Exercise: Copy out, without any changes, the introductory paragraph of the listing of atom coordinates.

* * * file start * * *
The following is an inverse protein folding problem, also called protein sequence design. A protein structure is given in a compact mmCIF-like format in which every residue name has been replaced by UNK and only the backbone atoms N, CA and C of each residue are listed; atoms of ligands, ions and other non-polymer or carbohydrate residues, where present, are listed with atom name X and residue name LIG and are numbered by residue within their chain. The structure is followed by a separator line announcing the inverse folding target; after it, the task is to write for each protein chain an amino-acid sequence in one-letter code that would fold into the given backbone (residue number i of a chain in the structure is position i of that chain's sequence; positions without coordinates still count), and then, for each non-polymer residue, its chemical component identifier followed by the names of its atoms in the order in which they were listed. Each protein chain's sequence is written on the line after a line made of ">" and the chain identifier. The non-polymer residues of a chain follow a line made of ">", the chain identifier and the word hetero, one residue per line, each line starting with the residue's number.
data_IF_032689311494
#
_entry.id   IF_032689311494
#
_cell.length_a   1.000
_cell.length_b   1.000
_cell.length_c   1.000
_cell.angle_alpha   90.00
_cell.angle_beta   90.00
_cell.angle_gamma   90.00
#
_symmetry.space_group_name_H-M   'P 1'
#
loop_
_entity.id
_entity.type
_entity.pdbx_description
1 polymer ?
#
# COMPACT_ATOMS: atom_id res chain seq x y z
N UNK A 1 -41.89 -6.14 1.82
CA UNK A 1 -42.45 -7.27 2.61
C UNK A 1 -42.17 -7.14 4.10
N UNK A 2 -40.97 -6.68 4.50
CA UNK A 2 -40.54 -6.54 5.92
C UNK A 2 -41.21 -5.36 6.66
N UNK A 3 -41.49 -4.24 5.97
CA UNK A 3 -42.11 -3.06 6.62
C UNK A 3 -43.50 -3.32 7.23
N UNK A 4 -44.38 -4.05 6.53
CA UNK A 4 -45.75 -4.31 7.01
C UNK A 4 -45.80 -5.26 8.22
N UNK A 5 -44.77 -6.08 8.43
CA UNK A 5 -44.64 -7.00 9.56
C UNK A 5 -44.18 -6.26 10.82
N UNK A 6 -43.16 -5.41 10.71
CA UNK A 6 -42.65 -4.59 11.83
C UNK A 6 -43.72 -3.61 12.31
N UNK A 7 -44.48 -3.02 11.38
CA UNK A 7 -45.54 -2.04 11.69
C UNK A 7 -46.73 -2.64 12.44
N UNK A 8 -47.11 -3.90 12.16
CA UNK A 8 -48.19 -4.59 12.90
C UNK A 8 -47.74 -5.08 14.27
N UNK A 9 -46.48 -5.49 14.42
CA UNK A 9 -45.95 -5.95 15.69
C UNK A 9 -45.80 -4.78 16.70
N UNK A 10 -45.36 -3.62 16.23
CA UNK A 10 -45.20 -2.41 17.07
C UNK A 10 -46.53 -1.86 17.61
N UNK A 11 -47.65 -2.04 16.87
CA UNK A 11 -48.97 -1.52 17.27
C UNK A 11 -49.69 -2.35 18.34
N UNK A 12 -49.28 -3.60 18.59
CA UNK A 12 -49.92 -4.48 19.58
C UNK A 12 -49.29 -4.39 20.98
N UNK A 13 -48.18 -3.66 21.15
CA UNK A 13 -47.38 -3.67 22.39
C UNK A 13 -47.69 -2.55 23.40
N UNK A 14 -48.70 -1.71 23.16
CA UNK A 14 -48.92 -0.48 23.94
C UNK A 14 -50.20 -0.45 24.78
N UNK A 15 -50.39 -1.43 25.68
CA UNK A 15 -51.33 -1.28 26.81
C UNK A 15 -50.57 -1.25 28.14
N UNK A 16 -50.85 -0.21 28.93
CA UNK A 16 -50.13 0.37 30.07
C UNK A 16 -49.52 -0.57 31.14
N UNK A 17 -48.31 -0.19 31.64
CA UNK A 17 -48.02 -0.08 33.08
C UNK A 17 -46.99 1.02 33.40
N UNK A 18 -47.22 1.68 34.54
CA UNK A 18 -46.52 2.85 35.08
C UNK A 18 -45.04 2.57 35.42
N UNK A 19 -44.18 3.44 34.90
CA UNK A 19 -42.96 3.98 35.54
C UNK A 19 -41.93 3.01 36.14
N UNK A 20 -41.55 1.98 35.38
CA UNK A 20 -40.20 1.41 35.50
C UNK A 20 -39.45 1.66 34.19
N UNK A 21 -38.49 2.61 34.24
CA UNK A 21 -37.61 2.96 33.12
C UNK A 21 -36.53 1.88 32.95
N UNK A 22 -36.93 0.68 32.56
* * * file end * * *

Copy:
The following is an inverse protein folding problem, also called protein sequence design. A protein structure is given in a compact mmCIF-like format in which every residue name has been replaced by UNK and only the backbone atoms N, CA and C of each residue are listed; atoms of ligands, ions and other non-polymer or carbohydrate residues, where present, are listed with atom name X and residue name LIG and are numbered by residue within their chain. The structure is followed by a separator line announcing the inverse folding target; after it, the task is to write for each protein chain an amino-acid sequence in one-letter code that would fold into the given backbone (residue number i of a chain in the structure is position i of that chain's sequence; positions without coordinates still count), and then, for each non-polymer residue, its chemical component identifier followed by the names of its atoms in the order in which they were listed. Each protein chain's sequence is written on the line after a line made of ">" and the chain identifier. The non-polymer residues of a chain follow a line made of ">", the chain identifier and the word hetero, one residue per line, each line starting with the residue's number.